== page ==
• Begin with benzoyl peroxide. If you’re not sure which acne product to buy, start with one that contains benzoyl peroxide. It is effective and often well tolerated.
  • Start with lower strength acne products. This can help minimize redness, dry skin, and other skin problems. If the product doesn’t seem to help, gradually select products with higher concentrations.
  • Use products with different active ingredients to treat stubborn acne. Acne ingredients work in different ways, and using more than one can be helpful. Try one at night and another in the morning.
  • Be patient. Treating acne with acne products takes time and patience. It may take two or three months of daily use for a result to be seen.

Eczema is also called dermatitis (see figure 2.2). A majority of the different types of eczema causes dry, itchy skin and rashes either on the face, inside the elbows and behind the knees, or on the hands and feet. Eczema is not contagious. The cause is not known, but most doctors believe it is a result of both genetic and environmental factors. Eczema may get better or worse over time, but it is often a long-term condition. Treatments may include medicines, skin creams, light therapy, and good skin care.

Sunburns will make the skin turn red and hot to the touch. They typically fade on their own after a few days. If you are sunburned too often, it can cause dry or wrinkled skin, dark spots, rough spots, and skin cancers, such as melanoma. It is important to stay out of the sun and to protect your skin from the sun by wearing protective gear, clothing, and sunscreen when you are outside.

Preventing and Detecting Skin Cancer

Skin cancer (melanoma) is the most common cancer in the United States. Sun exposure is the leading cause of skin cancer. Only half of all teens report using sunscreen on a regular basis, and 80 percent believe that tan skin makes people look healthier. Unfortunately, sun exposure is especially risky for teenagers because the body is growing, and the cells are rapidly multiplying. Over the long term, tanning can also cause the skin to lose its elastic quality. This means that the skin will wrinkle. Sun spots or uneven skin tone can also occur. It is important to inspect your skin regularly for changes that might suggest skin cancer. When doing a skin check, be sure to check all visible parts of your skin along with your scalp, armpits, spaces between fingers and toes, and genitals and use the ABCDE method (see figure 2.3). To prevent skin cancer and to keep your skin looking as healthy as possible, you should also follow these recommendations from the CDC.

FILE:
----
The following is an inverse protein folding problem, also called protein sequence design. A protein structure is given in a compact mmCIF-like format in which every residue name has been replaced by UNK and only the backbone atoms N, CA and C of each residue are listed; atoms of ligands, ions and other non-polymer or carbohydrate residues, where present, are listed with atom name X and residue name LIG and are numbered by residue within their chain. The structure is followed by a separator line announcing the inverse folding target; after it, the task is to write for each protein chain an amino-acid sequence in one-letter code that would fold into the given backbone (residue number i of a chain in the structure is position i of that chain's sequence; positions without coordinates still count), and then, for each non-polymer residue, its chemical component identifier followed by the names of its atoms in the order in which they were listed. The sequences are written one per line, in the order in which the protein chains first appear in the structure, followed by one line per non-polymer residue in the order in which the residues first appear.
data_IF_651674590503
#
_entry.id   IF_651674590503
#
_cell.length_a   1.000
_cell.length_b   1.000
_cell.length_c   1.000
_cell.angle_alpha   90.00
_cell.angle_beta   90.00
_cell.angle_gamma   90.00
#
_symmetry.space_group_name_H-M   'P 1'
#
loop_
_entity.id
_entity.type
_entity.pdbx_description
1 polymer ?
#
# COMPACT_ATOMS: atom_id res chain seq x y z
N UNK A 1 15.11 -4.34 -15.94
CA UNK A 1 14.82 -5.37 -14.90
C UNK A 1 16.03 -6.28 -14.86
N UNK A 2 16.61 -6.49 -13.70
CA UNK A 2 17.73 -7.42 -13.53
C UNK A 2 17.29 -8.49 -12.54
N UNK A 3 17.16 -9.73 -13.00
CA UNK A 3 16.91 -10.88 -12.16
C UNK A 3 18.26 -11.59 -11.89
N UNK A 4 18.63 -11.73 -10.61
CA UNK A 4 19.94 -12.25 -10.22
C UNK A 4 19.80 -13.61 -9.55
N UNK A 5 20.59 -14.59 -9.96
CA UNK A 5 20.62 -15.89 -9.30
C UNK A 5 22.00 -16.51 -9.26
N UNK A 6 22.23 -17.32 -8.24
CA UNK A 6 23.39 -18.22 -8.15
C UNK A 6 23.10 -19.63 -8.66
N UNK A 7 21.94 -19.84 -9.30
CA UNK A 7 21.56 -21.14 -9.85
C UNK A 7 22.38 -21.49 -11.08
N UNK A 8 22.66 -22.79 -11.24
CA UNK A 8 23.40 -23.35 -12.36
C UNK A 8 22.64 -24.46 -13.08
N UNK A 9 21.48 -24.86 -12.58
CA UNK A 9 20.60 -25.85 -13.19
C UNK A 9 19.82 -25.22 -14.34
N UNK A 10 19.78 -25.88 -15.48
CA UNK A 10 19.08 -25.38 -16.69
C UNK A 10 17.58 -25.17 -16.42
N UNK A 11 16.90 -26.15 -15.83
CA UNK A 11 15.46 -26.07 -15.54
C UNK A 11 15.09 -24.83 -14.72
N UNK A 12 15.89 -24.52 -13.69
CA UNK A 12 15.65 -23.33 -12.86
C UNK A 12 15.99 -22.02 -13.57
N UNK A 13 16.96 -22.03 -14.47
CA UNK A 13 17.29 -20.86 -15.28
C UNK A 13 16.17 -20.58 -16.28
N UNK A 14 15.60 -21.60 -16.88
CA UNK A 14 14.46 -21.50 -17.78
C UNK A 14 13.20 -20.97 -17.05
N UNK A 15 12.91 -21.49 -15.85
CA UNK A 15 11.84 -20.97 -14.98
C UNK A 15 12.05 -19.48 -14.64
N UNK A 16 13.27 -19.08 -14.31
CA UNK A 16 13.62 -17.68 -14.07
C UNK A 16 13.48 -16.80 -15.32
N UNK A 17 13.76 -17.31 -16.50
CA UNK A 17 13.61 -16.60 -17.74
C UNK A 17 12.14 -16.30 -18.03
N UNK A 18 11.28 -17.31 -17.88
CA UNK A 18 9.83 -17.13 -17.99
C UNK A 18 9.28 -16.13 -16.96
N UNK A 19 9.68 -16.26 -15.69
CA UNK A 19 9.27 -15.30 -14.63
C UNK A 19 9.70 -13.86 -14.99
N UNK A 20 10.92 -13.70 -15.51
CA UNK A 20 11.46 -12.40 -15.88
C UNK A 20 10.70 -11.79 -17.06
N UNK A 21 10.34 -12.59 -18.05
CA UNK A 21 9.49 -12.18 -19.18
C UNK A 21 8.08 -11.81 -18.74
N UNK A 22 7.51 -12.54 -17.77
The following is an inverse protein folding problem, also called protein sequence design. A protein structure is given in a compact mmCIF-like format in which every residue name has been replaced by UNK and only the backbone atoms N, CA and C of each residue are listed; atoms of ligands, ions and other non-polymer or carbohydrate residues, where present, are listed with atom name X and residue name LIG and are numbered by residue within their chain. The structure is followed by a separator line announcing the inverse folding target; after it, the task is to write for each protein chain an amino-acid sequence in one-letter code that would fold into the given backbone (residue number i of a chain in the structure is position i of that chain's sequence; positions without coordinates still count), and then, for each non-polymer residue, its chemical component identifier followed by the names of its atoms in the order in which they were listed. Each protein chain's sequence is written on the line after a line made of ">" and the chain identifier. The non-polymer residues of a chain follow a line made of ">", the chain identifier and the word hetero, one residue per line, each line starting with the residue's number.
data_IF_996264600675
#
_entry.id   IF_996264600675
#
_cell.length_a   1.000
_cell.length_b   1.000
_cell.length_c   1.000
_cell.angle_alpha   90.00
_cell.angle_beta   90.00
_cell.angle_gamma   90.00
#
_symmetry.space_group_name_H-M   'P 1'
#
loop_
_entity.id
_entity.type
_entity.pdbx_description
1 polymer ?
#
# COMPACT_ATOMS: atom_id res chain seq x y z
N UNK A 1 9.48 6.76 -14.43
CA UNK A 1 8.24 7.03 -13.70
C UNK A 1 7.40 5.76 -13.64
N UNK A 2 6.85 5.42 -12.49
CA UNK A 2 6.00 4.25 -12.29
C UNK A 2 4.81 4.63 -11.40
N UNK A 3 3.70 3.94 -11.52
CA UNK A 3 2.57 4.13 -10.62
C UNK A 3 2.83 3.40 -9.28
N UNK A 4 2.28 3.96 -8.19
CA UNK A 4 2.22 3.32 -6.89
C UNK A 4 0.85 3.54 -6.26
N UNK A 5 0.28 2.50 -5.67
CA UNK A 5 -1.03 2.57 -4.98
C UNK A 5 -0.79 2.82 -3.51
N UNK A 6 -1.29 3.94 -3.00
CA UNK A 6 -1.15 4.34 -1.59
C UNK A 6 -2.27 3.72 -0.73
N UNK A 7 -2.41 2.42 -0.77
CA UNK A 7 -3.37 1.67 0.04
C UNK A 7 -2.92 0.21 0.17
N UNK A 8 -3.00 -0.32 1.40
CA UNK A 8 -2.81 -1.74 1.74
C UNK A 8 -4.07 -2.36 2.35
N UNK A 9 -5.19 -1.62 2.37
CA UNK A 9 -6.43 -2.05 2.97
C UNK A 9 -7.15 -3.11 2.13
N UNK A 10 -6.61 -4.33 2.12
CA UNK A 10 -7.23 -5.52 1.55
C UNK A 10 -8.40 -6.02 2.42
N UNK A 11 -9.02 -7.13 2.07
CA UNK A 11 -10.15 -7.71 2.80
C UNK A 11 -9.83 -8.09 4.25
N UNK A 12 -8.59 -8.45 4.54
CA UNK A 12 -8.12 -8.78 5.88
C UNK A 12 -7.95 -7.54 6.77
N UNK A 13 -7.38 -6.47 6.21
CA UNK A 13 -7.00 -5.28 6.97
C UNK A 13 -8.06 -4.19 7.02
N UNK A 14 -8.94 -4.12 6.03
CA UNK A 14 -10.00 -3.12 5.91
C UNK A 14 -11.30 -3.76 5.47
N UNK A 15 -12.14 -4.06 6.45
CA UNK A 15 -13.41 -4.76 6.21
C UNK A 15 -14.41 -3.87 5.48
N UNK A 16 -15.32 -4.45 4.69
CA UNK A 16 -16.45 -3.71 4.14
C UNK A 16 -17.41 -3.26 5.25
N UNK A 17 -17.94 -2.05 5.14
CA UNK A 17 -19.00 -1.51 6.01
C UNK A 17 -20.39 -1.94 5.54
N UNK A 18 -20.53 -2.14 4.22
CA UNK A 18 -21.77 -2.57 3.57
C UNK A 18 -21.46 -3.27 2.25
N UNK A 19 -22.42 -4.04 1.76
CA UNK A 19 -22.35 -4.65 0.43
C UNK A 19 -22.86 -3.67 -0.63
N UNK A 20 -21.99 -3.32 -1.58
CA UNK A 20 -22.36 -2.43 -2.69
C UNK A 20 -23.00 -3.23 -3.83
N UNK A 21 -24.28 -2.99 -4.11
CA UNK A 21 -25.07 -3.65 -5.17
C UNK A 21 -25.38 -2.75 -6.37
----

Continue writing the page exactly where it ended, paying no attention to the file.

• Seek shade, especially in the middle of the day.
  • Wear clothing that covers and protects your skin, such as hats, long sleeves, and long pants. This includes looking for lightweight and breathable fabrics that are specially treated to keep dangerous rays from hitting your skin.
  • Wear a hat with a wide brim to protect your neck, ears, and face.
  • Wear sunglasses that block UVA (long wave) and UVB (short wave) sun rays.
  • Use sunscreen with a sun protection factor (SPF) of at least 15.
  • Avoid tanning indoors or outdoors.

Figure 2.3 The ABCDE method. Reprinted from National Cancer Institute (1990).
Figure 2.3 The ABCDE method.
Reprinted from National Cancer Institute (1990).

More Excerpts From Live Well Comprehensive High School Health With Web Resource